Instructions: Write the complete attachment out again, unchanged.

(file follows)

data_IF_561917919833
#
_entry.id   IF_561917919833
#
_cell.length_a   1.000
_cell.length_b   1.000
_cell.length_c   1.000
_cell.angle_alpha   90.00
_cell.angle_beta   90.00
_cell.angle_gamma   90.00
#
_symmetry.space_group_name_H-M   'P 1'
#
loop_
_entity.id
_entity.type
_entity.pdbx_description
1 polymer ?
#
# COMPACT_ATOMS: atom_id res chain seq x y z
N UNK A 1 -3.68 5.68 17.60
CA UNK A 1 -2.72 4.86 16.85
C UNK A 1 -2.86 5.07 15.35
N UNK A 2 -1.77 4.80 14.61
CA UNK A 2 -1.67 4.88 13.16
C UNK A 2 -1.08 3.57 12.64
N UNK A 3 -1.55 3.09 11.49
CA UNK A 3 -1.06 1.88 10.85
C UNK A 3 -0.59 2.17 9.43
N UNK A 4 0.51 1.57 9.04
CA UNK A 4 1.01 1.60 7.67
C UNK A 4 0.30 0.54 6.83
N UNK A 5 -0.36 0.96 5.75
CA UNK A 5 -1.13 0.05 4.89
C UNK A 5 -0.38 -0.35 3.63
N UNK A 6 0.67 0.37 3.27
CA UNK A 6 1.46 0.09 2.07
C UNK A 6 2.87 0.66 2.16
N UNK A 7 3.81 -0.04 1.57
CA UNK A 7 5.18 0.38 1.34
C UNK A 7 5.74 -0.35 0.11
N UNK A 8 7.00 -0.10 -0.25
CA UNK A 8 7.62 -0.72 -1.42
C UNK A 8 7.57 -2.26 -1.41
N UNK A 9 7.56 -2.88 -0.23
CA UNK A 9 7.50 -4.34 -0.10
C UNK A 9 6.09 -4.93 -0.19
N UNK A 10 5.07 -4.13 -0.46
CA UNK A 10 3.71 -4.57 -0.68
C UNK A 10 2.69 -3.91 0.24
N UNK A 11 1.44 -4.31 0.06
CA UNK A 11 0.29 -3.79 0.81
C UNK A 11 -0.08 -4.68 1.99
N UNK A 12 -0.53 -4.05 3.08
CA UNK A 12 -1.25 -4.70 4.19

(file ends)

data_IF_561917919833
#
_entry.id   IF_561917919833
#
_cell.length_a   1.000
_cell.length_b   1.000
_cell.length_c   1.000
_cell.angle_alpha   90.00
_cell.angle_beta   90.00
_cell.angle_gamma   90.00
#
_symmetry.space_group_name_H-M   'P 1'
#
loop_
_entity.id
_entity.type
_entity.pdbx_description
1 polymer ?
#
# COMPACT_ATOMS: atom_id res chain seq x y z
N UNK A 1 -3.68 5.68 17.60
CA UNK A 1 -2.72 4.86 16.85
C UNK A 1 -2.86 5.07 15.35
N UNK A 2 -1.77 4.80 14.61
CA UNK A 2 -1.67 4.88 13.16
C UNK A 2 -1.08 3.57 12.64
N UNK A 3 -1.55 3.09 11.49
CA UNK A 3 -1.06 1.88 10.85
C UNK A 3 -0.59 2.17 9.43
N UNK A 4 0.51 1.57 9.04
CA UNK A 4 1.01 1.60 7.67
C UNK A 4 0.30 0.54 6.83
N UNK A 5 -0.36 0.96 5.75
CA UNK A 5 -1.13 0.05 4.89
C UNK A 5 -0.38 -0.35 3.63
N UNK A 6 0.67 0.37 3.27
CA UNK A 6 1.46 0.09 2.07
C UNK A 6 2.87 0.66 2.16
N UNK A 7 3.81 -0.04 1.57
CA UNK A 7 5.18 0.38 1.34
C UNK A 7 5.74 -0.35 0.11
N UNK A 8 7.00 -0.10 -0.25
CA UNK A 8 7.62 -0.72 -1.42
C UNK A 8 7.57 -2.26 -1.41
N UNK A 9 7.56 -2.88 -0.23
CA UNK A 9 7.50 -4.34 -0.10
C UNK A 9 6.09 -4.93 -0.19
N UNK A 10 5.07 -4.13 -0.46
CA UNK A 10 3.71 -4.57 -0.68
C UNK A 10 2.69 -3.91 0.24
N UNK A 11 1.44 -4.31 0.06
CA UNK A 11 0.29 -3.79 0.81
C UNK A 11 -0.08 -4.68 1.99
N UNK A 12 -0.53 -4.05 3.08
CA UNK A 12 -1.25 -4.70 4.19